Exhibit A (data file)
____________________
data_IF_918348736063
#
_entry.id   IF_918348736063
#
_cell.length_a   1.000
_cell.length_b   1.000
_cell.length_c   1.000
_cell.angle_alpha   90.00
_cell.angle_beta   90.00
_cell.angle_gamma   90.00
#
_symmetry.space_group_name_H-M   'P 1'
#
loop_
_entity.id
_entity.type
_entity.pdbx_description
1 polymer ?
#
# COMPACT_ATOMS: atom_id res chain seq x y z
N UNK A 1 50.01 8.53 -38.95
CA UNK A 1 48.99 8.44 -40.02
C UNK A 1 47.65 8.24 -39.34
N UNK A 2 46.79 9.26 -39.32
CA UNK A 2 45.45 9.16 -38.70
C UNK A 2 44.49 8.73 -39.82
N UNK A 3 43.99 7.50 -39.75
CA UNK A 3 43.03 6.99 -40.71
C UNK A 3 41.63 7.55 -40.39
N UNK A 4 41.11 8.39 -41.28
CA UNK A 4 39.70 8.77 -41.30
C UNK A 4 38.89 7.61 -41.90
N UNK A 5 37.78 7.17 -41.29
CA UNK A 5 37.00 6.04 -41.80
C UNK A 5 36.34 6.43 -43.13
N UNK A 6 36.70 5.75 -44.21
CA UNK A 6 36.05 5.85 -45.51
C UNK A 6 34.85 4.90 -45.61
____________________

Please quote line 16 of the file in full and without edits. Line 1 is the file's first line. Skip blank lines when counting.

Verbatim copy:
_entity.type